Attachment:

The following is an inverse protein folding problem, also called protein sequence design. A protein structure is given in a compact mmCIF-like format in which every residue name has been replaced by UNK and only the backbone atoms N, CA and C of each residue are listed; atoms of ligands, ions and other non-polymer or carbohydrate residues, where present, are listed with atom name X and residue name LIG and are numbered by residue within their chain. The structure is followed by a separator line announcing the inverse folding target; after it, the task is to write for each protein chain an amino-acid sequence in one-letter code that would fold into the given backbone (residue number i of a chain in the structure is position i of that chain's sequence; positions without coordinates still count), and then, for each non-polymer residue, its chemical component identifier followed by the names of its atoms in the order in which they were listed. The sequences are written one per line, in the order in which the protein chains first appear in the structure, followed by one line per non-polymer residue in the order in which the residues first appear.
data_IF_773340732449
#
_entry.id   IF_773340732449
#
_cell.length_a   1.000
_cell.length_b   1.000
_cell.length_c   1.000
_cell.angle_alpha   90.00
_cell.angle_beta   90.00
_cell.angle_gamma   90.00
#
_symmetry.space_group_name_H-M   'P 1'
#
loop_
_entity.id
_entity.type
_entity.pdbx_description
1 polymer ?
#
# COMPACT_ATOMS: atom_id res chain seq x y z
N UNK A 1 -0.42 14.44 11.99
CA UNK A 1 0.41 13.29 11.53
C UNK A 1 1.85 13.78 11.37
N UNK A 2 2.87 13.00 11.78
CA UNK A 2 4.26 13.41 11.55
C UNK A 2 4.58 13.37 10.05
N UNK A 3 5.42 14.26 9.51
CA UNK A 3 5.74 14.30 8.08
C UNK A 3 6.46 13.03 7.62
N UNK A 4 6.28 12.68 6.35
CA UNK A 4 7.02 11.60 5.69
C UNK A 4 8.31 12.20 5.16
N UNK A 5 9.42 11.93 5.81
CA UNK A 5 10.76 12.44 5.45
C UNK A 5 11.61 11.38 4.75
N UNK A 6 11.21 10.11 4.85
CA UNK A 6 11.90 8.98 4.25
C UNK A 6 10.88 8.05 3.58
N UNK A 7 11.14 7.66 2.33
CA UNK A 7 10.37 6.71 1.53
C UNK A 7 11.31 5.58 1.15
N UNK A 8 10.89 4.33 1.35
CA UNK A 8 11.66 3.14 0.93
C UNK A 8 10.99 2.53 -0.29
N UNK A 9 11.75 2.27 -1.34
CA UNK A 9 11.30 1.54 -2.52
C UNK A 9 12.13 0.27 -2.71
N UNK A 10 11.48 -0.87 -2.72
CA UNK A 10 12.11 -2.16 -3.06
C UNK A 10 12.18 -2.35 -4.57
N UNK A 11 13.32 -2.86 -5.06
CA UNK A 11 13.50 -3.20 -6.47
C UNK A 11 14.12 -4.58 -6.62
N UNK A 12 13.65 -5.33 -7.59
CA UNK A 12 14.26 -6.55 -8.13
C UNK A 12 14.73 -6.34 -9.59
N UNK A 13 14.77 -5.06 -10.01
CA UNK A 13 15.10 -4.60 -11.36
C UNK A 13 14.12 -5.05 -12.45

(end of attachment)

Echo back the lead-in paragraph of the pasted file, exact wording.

The following is an inverse protein folding problem, also called protein sequence design. A protein structure is given in a compact mmCIF-like format in which every residue name has been replaced by UNK and only the backbone atoms N, CA and C of each residue are listed; atoms of ligands, ions and other non-polymer or carbohydrate residues, where present, are listed with atom name X and residue name LIG and are numbered by residue within their chain. The structure is followed by a separator line announcing the inverse folding target; after it, the task is to write for each protein chain an amino-acid sequence in one-letter code that would fold into the given backbone (residue number i of a chain in the structure is position i of that chain's sequence; positions without coordinates still count), and then, for each non-polymer residue, its chemical component identifier followed by the names of its atoms in the order in which they were listed. The sequences are written one per line, in the order in which the protein chains first appear in the structure, followed by one line per non-polymer residue in the order in which the residues first appear.